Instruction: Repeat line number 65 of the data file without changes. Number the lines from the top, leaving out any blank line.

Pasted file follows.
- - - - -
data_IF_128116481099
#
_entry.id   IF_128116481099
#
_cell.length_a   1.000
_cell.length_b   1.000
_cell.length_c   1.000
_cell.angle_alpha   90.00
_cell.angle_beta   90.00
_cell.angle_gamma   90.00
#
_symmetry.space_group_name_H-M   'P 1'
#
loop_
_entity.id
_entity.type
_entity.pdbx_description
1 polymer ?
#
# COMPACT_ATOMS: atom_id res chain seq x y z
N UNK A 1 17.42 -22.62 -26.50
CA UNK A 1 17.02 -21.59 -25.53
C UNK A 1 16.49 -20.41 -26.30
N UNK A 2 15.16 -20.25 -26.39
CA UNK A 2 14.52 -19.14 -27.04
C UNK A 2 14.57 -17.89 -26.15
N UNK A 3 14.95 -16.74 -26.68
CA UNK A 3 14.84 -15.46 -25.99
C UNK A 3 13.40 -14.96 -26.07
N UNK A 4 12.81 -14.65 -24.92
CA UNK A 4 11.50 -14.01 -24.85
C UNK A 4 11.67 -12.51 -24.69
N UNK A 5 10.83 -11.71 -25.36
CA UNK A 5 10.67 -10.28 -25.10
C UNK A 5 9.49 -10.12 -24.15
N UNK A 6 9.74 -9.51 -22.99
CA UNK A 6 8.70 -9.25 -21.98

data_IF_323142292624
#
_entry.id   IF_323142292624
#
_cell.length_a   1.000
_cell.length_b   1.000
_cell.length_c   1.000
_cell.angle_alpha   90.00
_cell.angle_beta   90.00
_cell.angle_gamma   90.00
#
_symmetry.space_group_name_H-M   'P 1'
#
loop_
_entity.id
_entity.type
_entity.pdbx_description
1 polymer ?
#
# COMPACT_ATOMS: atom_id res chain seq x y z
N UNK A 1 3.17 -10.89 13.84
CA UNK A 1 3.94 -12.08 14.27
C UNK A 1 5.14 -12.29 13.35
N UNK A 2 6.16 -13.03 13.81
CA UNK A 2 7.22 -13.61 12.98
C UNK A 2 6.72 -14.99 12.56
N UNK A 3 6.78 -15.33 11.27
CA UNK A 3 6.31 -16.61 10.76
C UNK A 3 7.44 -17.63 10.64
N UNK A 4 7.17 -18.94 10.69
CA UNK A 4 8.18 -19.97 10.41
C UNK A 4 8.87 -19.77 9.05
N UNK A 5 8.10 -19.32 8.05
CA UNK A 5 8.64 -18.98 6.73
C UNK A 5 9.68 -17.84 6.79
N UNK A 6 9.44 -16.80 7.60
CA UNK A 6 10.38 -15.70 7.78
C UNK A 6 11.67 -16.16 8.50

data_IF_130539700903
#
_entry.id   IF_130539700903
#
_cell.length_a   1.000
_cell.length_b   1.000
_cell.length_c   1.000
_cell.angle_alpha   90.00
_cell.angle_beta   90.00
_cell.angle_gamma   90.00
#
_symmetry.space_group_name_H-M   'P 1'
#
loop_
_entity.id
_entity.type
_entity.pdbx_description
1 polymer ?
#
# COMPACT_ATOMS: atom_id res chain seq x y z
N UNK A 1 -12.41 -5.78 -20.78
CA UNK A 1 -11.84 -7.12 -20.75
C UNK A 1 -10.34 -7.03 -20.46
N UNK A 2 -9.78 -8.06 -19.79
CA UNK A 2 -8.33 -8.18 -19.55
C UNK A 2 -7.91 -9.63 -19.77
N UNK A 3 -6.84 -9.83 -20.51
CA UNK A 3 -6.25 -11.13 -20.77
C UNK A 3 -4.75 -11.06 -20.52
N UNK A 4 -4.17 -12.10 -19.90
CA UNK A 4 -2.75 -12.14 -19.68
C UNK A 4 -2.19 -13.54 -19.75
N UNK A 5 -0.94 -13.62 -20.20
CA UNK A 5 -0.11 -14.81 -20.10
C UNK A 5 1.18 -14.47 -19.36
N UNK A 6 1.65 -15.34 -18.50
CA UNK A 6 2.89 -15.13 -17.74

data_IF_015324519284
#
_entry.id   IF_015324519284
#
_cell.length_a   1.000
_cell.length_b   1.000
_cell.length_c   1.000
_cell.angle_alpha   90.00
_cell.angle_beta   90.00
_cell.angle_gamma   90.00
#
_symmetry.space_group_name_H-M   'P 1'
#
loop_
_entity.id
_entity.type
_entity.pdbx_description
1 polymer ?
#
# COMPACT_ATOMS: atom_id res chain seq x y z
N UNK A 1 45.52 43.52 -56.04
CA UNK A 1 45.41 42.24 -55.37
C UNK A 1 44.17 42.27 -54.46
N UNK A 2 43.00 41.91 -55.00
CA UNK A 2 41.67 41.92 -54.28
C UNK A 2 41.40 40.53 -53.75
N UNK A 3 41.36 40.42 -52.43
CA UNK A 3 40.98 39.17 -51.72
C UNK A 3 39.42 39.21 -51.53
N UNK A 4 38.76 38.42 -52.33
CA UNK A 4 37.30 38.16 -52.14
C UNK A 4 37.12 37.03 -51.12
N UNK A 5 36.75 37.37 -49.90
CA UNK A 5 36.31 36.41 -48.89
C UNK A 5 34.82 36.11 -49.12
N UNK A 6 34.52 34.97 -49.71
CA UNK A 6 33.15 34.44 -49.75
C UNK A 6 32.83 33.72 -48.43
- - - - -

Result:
CA UNK A 3 6.31 -16.61 10.76